If you want to go deeply into your character’s experience, or interiority, you will want to write their thoughts. And how to write thoughts in fiction includes formatting thoughts correctly. Here are some, well, thoughts on both topics.
There are several schools of (ahem) thought on how to write thoughts and then format them in fiction writing. One is that all verbatim thoughts are formatted in italics. The second school is that verbatim thoughts can be left unformatted as long as you use a “thought” tag, for example, “she thought” at the end of the phrase. This isn’t my preferred because I struggle to get writers away from excessive dialogue tags in general.
I would say just italicize your thoughts and then forget about it, but there’s more nuanced discussion of formatting interiority here.
How to Write Thoughts Tip
Can we please put a manuscript moratorium on the following phrases:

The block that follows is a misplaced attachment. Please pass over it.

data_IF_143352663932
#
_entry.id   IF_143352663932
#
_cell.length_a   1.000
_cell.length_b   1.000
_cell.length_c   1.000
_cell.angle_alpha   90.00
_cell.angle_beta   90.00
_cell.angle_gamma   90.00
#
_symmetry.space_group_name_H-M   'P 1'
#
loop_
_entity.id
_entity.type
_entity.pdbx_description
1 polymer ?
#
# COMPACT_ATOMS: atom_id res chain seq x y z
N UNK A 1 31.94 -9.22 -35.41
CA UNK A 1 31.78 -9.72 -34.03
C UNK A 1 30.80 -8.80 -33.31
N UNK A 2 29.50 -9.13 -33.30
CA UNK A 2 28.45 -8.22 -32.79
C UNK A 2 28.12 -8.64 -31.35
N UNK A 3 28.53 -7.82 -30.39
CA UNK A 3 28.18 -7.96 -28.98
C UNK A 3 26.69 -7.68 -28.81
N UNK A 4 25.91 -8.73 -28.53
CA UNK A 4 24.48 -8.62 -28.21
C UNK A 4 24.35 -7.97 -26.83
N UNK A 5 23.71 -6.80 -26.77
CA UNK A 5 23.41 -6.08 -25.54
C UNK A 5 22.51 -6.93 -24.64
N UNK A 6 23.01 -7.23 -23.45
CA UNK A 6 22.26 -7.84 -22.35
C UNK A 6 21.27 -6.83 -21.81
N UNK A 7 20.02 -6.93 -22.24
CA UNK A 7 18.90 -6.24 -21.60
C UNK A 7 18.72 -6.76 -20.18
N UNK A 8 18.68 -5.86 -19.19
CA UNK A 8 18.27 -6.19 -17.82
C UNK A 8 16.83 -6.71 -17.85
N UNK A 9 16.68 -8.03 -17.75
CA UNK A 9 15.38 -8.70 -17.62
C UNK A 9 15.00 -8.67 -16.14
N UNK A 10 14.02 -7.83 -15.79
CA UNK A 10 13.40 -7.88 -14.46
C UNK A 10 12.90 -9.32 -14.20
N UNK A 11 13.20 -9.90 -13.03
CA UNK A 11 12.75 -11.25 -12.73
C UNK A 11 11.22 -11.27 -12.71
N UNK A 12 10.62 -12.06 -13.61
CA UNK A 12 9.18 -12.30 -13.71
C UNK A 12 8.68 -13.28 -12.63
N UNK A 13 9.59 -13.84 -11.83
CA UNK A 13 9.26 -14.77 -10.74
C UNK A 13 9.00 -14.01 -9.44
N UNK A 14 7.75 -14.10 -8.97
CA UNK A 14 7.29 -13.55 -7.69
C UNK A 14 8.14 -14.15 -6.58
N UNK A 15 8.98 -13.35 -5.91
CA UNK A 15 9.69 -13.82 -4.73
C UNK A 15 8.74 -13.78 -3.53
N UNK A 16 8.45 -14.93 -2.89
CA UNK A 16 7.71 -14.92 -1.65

I’m so bored, she thought to herself.
I need a cheeseburger, he thought in his head.
Of course a character thinks something to themselves. They’re the ones thinking it! They don’t think it to someone else unless they can communicate telepathically (in which case this moratorium doesn’t affect your book). Normally when someone has a thought, it is directed to his or herself. And, usually, unless there’s something creative about their anatomy, they think in their heads!
That makes logical sense to you, right? So why am I seeing so many characters thinking to themselves?! Or thinking in their heads?!
The correct thing to write would just be “she thought” and “he thought.” Or, better yet, italics and nothing at all. Simple, effective!
If ever you find this in your WIP, highlight it and then … press the delete button.
Interiority (getting deeply into the character’s experience) is the cornerstone craft concept that I teach as a novel editor. If you’d like to explore this as it applies to your project, please reach out.